stress

Chronic Stress and 2 New Ways to Help Manage It

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Breathing For Stress Relief

Stress or being busy is something that is glamorized in North America. Everyone runs around very busy, doing things that they believe they have to do, leaving very little time for life, and doing things that they enjoy. This way of living leads to the feeling of stress and anxiety.

It’s not uncommon for people to feel overwhelmed after a long day, but some believe that it’s unavoidable and can’t be relieved without seeing a counsellor or practitioner all the time. This is not the case! If you are feeling stressed out, it’s important to remember that everyone has these moments and you can often relieve it and become much calmer with a few relaxation techniques you can perform from your desk or in your home.

What Is Stress?

Stress is the reaction of the body to any change. That means any positive or negative change in your life induces stress on your body, hormones and organs.

We experience stress from our environments (i.e. driving in traffic), our body’s (i.e. frustrating symptoms) and our thoughts (i.e. circling thoughts, worrying).

The thing about our body is that it doesn’t know the difference between different types of stress. So whether you’re thinking about an argument that you had with your partner yesterday or whether you’re being chased by a bear – your body sees it as stress and releases stress hormones.

Acute periods of stress are not a bad thing (thankfully), and our body is well-equipped to handle this. Under an acute stressful situation, cortisol and adrenaline are released from the adrenal glands to begin the fight or flight response. This allows us to run away from the bear back to safety.

What our body is not well-equipped for is living the way we do – under chronic stress. Chronic stress means that our cortisol is higher than it should be, for longer than it should be.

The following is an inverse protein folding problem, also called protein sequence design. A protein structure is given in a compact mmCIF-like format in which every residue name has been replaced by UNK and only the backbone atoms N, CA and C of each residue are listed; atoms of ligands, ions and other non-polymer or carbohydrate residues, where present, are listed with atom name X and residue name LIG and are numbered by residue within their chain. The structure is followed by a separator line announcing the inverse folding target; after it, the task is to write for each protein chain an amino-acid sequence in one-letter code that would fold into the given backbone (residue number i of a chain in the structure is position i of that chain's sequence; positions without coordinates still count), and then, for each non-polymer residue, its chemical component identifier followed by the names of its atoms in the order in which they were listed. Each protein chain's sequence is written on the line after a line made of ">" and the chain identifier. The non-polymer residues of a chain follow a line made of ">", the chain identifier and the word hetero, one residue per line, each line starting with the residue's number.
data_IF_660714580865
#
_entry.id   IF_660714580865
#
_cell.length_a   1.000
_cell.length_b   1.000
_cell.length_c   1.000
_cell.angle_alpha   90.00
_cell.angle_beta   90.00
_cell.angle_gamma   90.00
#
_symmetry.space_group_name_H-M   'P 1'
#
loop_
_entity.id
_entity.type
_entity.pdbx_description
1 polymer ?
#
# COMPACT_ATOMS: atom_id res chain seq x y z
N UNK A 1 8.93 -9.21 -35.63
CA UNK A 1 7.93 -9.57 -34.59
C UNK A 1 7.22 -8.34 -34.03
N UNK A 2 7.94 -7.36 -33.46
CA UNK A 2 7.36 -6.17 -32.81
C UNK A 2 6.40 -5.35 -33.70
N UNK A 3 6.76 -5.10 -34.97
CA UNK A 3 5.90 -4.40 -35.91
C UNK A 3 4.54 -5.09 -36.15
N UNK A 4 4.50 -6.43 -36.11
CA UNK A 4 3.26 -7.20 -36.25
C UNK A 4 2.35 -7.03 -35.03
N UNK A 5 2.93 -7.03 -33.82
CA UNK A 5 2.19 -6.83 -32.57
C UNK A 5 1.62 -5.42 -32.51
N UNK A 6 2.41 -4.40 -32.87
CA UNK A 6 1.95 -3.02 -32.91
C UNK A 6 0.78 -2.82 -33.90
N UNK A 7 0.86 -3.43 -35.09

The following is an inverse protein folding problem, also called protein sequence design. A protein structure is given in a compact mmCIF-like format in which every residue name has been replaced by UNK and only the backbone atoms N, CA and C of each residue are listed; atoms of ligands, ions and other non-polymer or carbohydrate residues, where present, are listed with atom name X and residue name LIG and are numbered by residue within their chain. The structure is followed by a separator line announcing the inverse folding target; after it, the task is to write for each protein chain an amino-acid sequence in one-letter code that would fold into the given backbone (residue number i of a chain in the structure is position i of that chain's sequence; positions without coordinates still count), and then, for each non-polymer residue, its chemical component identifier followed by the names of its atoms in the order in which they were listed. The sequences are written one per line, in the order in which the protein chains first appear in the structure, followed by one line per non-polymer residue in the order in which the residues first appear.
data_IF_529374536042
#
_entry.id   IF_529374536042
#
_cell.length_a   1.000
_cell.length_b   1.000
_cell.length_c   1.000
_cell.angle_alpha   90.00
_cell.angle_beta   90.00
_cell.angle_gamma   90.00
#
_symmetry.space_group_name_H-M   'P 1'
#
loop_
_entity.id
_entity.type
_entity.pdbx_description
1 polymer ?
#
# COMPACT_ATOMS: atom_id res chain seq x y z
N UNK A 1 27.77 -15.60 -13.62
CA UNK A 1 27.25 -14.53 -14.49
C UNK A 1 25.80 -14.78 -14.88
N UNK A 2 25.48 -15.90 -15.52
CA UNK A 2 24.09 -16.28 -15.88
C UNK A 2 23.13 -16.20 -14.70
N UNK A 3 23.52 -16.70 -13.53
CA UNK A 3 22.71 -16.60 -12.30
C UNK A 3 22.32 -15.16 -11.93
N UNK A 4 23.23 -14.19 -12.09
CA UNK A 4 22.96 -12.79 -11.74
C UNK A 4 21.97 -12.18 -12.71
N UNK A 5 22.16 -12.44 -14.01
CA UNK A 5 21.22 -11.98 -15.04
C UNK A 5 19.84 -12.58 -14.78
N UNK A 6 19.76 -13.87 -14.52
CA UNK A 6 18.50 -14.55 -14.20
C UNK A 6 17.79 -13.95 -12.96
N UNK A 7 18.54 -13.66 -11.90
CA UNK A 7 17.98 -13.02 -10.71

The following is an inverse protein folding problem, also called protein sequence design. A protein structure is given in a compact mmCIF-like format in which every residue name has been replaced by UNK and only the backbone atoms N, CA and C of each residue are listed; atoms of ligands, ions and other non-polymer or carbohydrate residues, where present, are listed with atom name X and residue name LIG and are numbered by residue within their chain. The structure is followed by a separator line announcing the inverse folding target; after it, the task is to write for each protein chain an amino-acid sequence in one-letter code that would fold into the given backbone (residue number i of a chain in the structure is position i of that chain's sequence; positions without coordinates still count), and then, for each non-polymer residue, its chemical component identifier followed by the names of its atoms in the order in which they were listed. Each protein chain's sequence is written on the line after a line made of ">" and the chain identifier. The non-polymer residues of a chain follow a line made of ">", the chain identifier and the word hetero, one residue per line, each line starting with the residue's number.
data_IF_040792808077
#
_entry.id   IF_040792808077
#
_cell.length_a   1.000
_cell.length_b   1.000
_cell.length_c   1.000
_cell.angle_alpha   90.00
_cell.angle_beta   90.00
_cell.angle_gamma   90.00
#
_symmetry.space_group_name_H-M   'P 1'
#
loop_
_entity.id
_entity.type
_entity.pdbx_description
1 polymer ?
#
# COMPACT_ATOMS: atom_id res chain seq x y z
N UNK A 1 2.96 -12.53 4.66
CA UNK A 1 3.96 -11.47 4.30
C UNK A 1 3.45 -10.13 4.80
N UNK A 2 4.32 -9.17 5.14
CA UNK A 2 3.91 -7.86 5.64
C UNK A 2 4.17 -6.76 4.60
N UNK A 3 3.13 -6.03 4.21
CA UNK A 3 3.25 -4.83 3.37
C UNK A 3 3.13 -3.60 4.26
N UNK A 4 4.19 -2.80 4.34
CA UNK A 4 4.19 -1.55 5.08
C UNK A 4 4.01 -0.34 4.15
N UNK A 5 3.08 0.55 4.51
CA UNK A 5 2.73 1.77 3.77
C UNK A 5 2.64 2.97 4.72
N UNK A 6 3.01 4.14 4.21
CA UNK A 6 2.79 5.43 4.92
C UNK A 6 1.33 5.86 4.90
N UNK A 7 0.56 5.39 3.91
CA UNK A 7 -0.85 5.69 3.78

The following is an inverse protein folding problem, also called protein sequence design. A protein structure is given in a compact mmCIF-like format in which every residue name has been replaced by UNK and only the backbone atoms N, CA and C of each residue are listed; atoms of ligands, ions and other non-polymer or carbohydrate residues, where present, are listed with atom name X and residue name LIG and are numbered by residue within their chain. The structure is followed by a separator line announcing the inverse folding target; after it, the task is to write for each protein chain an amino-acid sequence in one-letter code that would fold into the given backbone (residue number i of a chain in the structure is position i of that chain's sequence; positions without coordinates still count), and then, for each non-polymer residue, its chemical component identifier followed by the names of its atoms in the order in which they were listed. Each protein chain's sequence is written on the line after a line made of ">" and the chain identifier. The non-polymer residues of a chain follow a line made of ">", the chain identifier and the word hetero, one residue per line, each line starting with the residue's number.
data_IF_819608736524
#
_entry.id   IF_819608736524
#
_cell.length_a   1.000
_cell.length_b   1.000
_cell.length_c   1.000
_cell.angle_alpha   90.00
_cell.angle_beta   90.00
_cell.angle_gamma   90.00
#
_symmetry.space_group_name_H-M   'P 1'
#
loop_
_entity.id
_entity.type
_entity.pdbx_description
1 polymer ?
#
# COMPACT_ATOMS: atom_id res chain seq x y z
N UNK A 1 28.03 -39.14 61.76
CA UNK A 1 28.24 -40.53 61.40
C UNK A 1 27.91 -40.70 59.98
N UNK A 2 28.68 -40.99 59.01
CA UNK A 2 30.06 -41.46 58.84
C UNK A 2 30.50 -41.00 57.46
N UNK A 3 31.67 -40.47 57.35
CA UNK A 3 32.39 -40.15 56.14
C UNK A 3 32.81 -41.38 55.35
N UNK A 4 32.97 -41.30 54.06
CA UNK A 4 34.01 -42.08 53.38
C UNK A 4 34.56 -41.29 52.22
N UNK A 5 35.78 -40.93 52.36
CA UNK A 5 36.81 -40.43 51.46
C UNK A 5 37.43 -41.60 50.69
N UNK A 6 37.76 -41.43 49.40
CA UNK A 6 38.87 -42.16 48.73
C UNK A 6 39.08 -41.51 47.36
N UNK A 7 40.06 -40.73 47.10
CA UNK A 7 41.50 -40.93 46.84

Signs and Symptoms of Chronic Stress

Under stress for long periods of time, we will develop symptoms. The elevated cortisol creates symptoms and changes the balance of our other hormones.

Signs of chronic stress:

  • Headaches, dizziness
  • Muscle tension and pain
  • Digestive concerns (diarrhea or constipation, pain, bloating)
  • Chest pain, heart palpitations
  • Sexual dysfunction (infertility, low libido)

Chronic stress can also lead to weight gain or weight loss (depending on how you deal with it), and it can affect sleep.

How Can We Treat Stress?

One of the best ways to relieve stress is with deep breathing. It seems too simple to work, but it does.

Deep breathing can also be called diaphragmatic breathing, belly breathing, abdominal breathing and paced respiration. When you breathe deeply, air comes in through your nose, fills your lungs and your lower abdomen rises.

In Western culture, it may seem unnatural to breathe deeply like this because your abdomen will stick out, which is considered unattractive. Most adults walk around holding in their abdominal muscles, and restricting their breathing up into their chest.

Deep abdominal breathing allows for complete oxygen exchange, and for oxygen to reach the lower portions of the lungs. Recent studies have shown that diaphragmatic breathing reduces cortisol output, and improves concentration on tasks.

Stress Reduction By Breathing

Here is a technique you can try to help relax that can be done almost anywhere:

  1. Sit or lie down comfortably.
  2. Place one hand just below your ribs and the other on your chest.
  3. Breathe deeply through your nose, allowing your belly to push outwards. Breathe out through your lips, allowing your belly to go in, helping to push the air out.
  4. Repeat this up to ten times. Do it as slowly and calmly as possible.

Reduce Stress, Improve Sleep

Here is another type of relaxation exercise that can help you relieve the stress built up in your muscles. This technique is great for doing while you’re lying in bed and relaxing just before falling asleep.

  1. Lie down on the floor, face up.
  2. Begin by taking deep breaths (see above for a suitable breathing exercise).
  3. Breathe in, tensing the muscles of your feet, then breathe out, releasing the tension.
  4. Work your way up your body: breathe in and tense another muscle in your body and breathe out to relax it.
  5. Do this for every muscle group in your body.

When You Need More Help With Stress Management and Stress Symptoms

These stress relieving techniques are a great way to calm yourself when the pressures of everyday life are beginning to get to you. This happens to everyone! What’s important is knowing when you are stressed out and how best to treat it. Of course, when the stress is becoming too much and too overwhelming, it may be a good idea to see a physician about it who can advise you on any therapy options you can take.

If you’re finding that your stress symptoms aren’t manageable, or have been going on for too long, there are many more options available for treatment. Testing your stress hormone, cortisol, can give a lot of insight into how your body is dealing with stress.

For more information on stress and how to best treat it, contact us at Bay Wellness Centre.